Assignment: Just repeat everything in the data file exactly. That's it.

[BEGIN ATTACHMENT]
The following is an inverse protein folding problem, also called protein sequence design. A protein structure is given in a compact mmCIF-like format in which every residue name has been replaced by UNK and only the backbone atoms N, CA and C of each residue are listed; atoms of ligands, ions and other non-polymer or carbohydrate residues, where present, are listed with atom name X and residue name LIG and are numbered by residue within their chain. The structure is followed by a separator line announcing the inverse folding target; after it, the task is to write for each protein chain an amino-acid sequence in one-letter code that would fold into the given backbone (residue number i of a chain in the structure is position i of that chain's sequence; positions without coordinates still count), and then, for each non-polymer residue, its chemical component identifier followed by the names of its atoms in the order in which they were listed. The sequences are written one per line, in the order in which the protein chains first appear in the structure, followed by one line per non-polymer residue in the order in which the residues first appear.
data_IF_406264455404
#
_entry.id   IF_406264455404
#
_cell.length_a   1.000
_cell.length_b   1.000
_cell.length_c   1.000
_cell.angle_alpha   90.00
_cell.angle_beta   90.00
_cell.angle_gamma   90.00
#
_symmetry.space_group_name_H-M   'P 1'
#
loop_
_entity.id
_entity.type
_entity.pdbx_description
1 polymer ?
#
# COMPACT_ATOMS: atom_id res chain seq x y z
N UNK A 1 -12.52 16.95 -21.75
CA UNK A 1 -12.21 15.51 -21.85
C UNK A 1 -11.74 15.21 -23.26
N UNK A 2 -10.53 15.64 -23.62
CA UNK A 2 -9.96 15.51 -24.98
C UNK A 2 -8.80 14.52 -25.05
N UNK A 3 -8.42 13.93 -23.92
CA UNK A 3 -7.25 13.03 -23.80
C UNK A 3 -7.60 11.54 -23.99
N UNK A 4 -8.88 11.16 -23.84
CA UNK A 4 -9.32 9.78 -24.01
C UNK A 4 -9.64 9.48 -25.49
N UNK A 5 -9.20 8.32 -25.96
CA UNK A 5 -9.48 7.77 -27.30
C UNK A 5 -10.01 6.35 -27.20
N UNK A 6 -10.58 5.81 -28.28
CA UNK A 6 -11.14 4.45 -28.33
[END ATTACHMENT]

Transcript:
The following is an inverse protein folding problem, also called protein sequence design. A protein structure is given in a compact mmCIF-like format in which every residue name has been replaced by UNK and only the backbone atoms N, CA and C of each residue are listed; atoms of ligands, ions and other non-polymer or carbohydrate residues, where present, are listed with atom name X and residue name LIG and are numbered by residue within their chain. The structure is followed by a separator line announcing the inverse folding target; after it, the task is to write for each protein chain an amino-acid sequence in one-letter code that would fold into the given backbone (residue number i of a chain in the structure is position i of that chain's sequence; positions without coordinates still count), and then, for each non-polymer residue, its chemical component identifier followed by the names of its atoms in the order in which they were listed. The sequences are written one per line, in the order in which the protein chains first appear in the structure, followed by one line per non-polymer residue in the order in which the residues first appear.
data_IF_406264455404
#
_entry.id   IF_406264455404
#
_cell.length_a   1.000
_cell.length_b   1.000
_cell.length_c   1.000
_cell.angle_alpha   90.00
_cell.angle_beta   90.00
_cell.angle_gamma   90.00
#
_symmetry.space_group_name_H-M   'P 1'
#
loop_
_entity.id
_entity.type
_entity.pdbx_description
1 polymer ?
#
# COMPACT_ATOMS: atom_id res chain seq x y z
N UNK A 1 -12.52 16.95 -21.75
CA UNK A 1 -12.21 15.51 -21.85
C UNK A 1 -11.74 15.21 -23.26
N UNK A 2 -10.53 15.64 -23.62
CA UNK A 2 -9.96 15.51 -24.98
C UNK A 2 -8.80 14.52 -25.05
N UNK A 3 -8.42 13.93 -23.92
CA UNK A 3 -7.25 13.03 -23.80
C UNK A 3 -7.60 11.54 -23.99
N UNK A 4 -8.88 11.16 -23.84
CA UNK A 4 -9.32 9.78 -24.01
C UNK A 4 -9.64 9.48 -25.49
N UNK A 5 -9.20 8.32 -25.96
CA UNK A 5 -9.48 7.77 -27.30
C UNK A 5 -10.01 6.35 -27.20
N UNK A 6 -10.58 5.81 -28.28
CA UNK A 6 -11.14 4.45 -28.33